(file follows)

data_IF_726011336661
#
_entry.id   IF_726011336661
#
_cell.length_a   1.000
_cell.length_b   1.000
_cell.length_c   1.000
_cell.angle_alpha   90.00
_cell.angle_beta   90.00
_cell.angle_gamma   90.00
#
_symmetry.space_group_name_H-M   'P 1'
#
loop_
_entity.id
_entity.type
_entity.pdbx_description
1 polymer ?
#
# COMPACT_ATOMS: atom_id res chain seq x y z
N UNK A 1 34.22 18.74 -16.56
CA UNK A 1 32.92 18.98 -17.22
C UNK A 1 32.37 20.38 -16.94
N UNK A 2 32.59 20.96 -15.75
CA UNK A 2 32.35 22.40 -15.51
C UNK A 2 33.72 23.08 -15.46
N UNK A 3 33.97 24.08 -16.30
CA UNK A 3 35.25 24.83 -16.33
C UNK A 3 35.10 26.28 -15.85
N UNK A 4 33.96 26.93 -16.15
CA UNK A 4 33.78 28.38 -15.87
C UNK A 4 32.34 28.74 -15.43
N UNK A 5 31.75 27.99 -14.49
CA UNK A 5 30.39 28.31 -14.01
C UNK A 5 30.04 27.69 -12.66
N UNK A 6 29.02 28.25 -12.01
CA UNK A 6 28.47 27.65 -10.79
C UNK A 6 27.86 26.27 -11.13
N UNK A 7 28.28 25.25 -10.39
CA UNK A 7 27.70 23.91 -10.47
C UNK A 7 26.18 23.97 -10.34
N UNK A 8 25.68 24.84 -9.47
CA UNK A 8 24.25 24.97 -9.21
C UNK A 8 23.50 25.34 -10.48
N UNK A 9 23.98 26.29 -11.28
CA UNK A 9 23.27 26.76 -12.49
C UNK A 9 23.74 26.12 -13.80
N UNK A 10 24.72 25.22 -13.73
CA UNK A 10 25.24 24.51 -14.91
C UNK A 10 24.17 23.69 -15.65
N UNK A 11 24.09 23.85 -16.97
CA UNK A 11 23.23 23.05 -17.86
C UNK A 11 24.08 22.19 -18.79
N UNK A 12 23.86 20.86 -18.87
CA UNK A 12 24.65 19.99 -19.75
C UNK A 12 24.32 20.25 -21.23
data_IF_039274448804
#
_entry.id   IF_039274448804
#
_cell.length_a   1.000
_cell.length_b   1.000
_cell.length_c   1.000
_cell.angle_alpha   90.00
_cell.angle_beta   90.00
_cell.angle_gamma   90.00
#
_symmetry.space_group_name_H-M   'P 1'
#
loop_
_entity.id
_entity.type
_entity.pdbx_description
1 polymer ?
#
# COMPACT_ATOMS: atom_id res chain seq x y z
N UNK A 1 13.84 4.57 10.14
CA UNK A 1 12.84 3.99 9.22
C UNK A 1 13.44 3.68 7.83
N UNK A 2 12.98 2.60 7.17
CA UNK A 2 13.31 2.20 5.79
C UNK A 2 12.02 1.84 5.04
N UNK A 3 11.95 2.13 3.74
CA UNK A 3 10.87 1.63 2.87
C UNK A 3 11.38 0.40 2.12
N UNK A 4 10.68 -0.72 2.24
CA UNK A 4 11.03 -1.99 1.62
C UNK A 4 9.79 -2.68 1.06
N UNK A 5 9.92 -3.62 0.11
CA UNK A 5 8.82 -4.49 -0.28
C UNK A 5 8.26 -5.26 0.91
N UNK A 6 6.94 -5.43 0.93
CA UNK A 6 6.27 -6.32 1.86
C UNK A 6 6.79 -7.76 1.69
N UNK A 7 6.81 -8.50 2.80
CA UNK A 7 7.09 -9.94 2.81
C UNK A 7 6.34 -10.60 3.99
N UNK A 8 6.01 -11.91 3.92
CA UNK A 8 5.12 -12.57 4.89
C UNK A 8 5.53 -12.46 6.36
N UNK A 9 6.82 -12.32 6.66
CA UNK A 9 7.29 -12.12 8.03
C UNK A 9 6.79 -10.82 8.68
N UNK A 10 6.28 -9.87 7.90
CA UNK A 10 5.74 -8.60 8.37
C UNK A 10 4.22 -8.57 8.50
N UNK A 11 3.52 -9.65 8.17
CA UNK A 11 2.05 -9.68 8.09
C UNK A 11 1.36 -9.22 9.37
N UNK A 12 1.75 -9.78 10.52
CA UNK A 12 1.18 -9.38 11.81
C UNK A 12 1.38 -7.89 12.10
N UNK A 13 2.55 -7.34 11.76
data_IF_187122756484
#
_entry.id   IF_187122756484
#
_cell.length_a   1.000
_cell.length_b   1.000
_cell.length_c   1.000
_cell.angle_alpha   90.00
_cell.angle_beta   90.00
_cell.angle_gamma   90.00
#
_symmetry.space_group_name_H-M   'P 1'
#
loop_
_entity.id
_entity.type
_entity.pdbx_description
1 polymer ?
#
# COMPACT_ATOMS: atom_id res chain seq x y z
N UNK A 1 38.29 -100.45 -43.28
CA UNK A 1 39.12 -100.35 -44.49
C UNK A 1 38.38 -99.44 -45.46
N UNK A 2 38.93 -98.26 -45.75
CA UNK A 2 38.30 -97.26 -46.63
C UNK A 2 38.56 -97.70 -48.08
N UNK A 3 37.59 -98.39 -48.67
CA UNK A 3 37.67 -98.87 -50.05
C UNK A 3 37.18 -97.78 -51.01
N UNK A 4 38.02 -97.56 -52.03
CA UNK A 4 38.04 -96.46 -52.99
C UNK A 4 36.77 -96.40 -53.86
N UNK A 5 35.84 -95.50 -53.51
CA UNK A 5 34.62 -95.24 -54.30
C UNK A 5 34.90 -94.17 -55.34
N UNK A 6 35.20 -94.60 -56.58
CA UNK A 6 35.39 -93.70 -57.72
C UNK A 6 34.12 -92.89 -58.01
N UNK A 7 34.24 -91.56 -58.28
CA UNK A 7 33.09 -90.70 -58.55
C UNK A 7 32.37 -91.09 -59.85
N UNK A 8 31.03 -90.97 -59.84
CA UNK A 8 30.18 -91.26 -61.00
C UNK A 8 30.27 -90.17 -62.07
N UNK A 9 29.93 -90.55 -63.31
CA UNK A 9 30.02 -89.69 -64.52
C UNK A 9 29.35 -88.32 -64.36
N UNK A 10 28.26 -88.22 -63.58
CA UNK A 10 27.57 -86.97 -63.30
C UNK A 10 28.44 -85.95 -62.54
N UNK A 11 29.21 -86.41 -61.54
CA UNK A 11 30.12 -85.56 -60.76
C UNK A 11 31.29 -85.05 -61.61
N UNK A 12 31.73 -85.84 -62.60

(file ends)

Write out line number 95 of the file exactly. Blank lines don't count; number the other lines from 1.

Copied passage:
N UNK A 7 6.81 -8.50 2.80